The transition management industry does not warrant large-scale Financial Conduct Authority (FCA) intervention despite State Street being fined almost £23m for overcharging clients.
Transition management - the process of transferring funds between investment managers, markets and products - sees a total of £165bn a year moved for clients such as pension funds. There are 13 providers in the market.
The FCA said bad practices in transition management could potentially affect the returns "enjoyed by millions of consumers on their investments".
After the first review into the sector, the FCA has advised providers to ensure their controls, oversight and governance arrangements meet regulatory requirements.
FCA director of supervision Clive Adamson said: "Transition management often flies below the radar, but done properly, helps to ensure that investors get the best returns on their assets. By taking a proactive look across the sector, we've acted to ensure that standards are high and the consequences of failing to meet our expectations are clear."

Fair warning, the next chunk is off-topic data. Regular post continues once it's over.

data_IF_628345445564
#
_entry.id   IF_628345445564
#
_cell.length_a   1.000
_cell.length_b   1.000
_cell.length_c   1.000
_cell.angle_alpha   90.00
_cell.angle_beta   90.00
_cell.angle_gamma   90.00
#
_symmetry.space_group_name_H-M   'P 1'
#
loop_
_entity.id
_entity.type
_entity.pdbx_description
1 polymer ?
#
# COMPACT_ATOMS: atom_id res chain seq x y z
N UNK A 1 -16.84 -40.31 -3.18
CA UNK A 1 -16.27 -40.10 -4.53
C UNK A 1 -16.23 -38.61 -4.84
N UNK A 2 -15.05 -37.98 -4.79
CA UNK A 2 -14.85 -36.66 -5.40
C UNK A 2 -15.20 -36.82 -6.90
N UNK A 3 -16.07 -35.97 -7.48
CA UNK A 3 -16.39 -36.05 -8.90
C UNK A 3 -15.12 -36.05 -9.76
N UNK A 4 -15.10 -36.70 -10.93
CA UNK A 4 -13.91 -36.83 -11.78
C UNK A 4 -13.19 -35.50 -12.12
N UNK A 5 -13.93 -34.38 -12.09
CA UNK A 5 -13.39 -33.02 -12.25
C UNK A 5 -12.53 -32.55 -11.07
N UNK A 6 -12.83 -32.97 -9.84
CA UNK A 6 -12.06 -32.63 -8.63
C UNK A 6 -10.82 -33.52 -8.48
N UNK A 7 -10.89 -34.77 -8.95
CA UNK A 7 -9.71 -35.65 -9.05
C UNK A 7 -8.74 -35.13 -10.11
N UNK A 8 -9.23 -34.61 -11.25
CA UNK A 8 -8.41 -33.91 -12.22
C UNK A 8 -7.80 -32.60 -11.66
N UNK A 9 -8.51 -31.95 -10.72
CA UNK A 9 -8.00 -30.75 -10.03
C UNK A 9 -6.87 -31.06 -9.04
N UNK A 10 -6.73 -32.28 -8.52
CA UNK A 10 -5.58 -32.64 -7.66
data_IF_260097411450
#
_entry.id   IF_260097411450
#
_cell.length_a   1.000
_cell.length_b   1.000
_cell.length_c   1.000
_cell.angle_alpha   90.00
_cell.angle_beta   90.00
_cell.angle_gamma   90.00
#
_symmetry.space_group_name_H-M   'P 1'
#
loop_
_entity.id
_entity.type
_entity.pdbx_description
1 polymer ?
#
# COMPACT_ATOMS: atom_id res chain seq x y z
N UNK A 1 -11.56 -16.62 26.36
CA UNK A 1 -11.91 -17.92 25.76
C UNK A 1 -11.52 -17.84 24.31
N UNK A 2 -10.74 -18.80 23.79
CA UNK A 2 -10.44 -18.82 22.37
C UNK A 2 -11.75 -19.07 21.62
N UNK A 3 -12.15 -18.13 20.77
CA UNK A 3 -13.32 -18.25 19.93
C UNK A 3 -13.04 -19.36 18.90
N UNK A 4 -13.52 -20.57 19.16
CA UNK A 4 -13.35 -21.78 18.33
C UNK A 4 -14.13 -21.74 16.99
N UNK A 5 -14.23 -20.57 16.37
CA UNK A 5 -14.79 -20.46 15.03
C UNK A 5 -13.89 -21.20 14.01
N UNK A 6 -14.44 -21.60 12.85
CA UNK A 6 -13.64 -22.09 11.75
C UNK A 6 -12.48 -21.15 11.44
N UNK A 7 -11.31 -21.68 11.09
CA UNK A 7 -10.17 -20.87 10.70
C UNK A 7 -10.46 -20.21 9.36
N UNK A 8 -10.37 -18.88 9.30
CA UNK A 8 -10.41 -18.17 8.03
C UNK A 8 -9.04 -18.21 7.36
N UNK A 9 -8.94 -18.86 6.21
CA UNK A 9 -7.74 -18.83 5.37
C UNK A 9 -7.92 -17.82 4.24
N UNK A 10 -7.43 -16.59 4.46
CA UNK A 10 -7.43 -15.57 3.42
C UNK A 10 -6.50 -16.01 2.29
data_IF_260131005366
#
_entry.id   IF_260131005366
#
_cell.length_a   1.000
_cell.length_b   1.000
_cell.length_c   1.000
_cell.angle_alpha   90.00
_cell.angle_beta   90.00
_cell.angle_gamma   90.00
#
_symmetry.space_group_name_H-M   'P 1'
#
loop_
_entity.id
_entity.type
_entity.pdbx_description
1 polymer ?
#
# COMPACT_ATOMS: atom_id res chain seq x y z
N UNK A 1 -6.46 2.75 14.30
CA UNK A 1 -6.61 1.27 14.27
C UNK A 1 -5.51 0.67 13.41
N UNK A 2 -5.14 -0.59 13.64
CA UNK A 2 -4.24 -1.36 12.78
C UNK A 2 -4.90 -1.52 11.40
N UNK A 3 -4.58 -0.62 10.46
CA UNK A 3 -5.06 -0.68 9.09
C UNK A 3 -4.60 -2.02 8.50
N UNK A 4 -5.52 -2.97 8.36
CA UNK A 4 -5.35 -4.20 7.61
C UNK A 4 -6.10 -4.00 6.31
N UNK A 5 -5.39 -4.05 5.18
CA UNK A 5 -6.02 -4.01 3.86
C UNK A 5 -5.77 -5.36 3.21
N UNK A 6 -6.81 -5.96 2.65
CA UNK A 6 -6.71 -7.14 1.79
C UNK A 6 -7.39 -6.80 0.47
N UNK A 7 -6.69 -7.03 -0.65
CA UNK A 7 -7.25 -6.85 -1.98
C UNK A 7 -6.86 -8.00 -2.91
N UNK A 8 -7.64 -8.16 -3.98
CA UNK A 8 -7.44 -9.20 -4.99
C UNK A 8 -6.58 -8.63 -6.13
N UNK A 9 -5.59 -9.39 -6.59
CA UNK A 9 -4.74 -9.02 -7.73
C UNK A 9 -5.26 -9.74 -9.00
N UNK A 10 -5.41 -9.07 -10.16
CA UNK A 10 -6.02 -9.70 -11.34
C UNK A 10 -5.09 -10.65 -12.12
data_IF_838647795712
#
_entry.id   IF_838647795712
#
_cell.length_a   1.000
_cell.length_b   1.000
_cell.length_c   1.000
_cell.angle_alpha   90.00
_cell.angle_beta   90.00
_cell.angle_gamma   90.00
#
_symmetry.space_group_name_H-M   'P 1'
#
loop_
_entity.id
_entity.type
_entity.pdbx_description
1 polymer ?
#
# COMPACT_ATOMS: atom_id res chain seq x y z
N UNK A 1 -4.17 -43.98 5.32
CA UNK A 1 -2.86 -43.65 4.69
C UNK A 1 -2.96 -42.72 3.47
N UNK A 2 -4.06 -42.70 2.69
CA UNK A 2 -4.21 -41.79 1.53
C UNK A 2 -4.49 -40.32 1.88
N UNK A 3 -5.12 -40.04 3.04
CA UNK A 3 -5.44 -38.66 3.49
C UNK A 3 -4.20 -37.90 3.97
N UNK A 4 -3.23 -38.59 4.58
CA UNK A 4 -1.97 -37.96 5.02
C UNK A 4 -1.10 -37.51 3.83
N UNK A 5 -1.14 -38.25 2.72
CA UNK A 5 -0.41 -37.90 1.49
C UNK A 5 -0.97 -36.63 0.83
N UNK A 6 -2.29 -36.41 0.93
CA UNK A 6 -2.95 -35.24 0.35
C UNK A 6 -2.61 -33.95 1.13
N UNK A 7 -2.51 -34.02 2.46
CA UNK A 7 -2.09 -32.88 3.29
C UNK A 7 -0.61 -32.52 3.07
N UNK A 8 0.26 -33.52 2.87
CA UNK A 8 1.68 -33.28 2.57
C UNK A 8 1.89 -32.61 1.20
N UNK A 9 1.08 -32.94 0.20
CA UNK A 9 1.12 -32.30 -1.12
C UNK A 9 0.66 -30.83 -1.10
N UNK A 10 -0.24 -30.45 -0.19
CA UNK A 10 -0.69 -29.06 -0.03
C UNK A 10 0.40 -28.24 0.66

He said firms, broadly, met FCA requirements. However, the "quality and effectiveness of controls, marketing materials, governance and transparency varied".
The FCA, has provided specific feedback where needed, and will continue to monitor the conduct of providers.
It said where firms fall short of requirements "we will not hesitate to take action".
"Often, the pension funds or other clients commissioning transition management services are unfamiliar with the process.
"As a result, they may not be aware of potential conflicts of interest, or understand how the way the transaction is being carried out could affect the value of their assets," said the FCA.
New ratings system for younger funds
Clients to be compensated by end of 2018
Rolled out to 25 schemes next month
Mean gender pay gap now 16.64%
26 years in financial services